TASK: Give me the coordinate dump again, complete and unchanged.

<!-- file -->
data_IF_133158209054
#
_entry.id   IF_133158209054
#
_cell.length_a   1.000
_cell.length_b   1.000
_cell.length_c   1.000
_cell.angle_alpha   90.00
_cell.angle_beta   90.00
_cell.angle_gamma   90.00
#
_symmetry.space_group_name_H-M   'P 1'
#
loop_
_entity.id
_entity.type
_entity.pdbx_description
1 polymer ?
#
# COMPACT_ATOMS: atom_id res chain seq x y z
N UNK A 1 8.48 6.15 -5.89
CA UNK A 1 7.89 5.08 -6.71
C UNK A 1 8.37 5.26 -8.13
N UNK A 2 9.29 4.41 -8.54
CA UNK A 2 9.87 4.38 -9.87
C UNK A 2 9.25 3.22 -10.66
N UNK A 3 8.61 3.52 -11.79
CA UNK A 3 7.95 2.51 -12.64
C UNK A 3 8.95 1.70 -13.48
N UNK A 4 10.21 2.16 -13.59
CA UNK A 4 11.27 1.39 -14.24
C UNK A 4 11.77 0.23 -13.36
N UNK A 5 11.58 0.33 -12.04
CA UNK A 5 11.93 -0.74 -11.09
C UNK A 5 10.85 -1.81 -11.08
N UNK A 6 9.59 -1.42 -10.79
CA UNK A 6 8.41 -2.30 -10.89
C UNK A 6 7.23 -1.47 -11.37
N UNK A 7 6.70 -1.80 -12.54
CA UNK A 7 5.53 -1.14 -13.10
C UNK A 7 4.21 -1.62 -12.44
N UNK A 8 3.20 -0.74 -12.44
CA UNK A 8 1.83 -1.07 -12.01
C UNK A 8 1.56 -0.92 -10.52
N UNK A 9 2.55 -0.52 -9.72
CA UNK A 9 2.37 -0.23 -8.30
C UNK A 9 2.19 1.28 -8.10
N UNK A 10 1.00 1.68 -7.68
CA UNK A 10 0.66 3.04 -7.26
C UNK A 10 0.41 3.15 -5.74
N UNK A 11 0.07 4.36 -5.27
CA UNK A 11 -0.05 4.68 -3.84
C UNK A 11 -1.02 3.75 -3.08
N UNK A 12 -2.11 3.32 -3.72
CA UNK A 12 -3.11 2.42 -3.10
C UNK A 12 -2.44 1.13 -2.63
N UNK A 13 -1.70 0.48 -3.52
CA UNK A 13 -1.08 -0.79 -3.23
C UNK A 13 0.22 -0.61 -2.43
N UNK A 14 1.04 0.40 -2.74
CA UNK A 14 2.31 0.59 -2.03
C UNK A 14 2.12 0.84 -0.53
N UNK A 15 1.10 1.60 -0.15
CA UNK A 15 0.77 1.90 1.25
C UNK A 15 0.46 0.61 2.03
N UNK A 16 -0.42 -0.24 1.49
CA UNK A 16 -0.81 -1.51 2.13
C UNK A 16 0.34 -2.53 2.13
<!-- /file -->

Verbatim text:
data_IF_133158209054
#
_entry.id   IF_133158209054
#
_cell.length_a   1.000
_cell.length_b   1.000
_cell.length_c   1.000
_cell.angle_alpha   90.00
_cell.angle_beta   90.00
_cell.angle_gamma   90.00
#
_symmetry.space_group_name_H-M   'P 1'
#
loop_
_entity.id
_entity.type
_entity.pdbx_description
1 polymer ?
#
# COMPACT_ATOMS: atom_id res chain seq x y z
N UNK A 1 8.48 6.15 -5.89
CA UNK A 1 7.89 5.08 -6.71
C UNK A 1 8.37 5.26 -8.13
N UNK A 2 9.29 4.41 -8.54
CA UNK A 2 9.87 4.38 -9.87
C UNK A 2 9.25 3.22 -10.66
N UNK A 3 8.61 3.52 -11.79
CA UNK A 3 7.95 2.51 -12.64
C UNK A 3 8.95 1.70 -13.48
N UNK A 4 10.21 2.16 -13.59
CA UNK A 4 11.27 1.39 -14.24
C UNK A 4 11.77 0.23 -13.36
N UNK A 5 11.58 0.33 -12.04
CA UNK A 5 11.93 -0.74 -11.09
C UNK A 5 10.85 -1.81 -11.08
N UNK A 6 9.59 -1.42 -10.79
CA UNK A 6 8.41 -2.30 -10.89
C UNK A 6 7.23 -1.47 -11.37
N UNK A 7 6.70 -1.80 -12.54
CA UNK A 7 5.53 -1.14 -13.10
C UNK A 7 4.21 -1.62 -12.44
N UNK A 8 3.20 -0.74 -12.44
CA UNK A 8 1.83 -1.07 -12.01
C UNK A 8 1.56 -0.92 -10.52
N UNK A 9 2.55 -0.52 -9.72
CA UNK A 9 2.37 -0.23 -8.30
C UNK A 9 2.19 1.28 -8.10
N UNK A 10 1.00 1.68 -7.68
CA UNK A 10 0.66 3.04 -7.26
C UNK A 10 0.41 3.15 -5.74
N UNK A 11 0.07 4.36 -5.27
CA UNK A 11 -0.05 4.68 -3.84
C UNK A 11 -1.02 3.75 -3.08
N UNK A 12 -2.11 3.32 -3.72
CA UNK A 12 -3.11 2.42 -3.10
C UNK A 12 -2.44 1.13 -2.63
N UNK A 13 -1.70 0.48 -3.52
CA UNK A 13 -1.08 -0.79 -3.23
C UNK A 13 0.22 -0.61 -2.43
N UNK A 14 1.04 0.40 -2.74
CA UNK A 14 2.31 0.59 -2.03
C UNK A 14 2.12 0.84 -0.53
N UNK A 15 1.10 1.60 -0.15
CA UNK A 15 0.77 1.90 1.25
C UNK A 15 0.46 0.61 2.03
N UNK A 16 -0.42 -0.24 1.49
CA UNK A 16 -0.81 -1.51 2.13
C UNK A 16 0.34 -2.53 2.13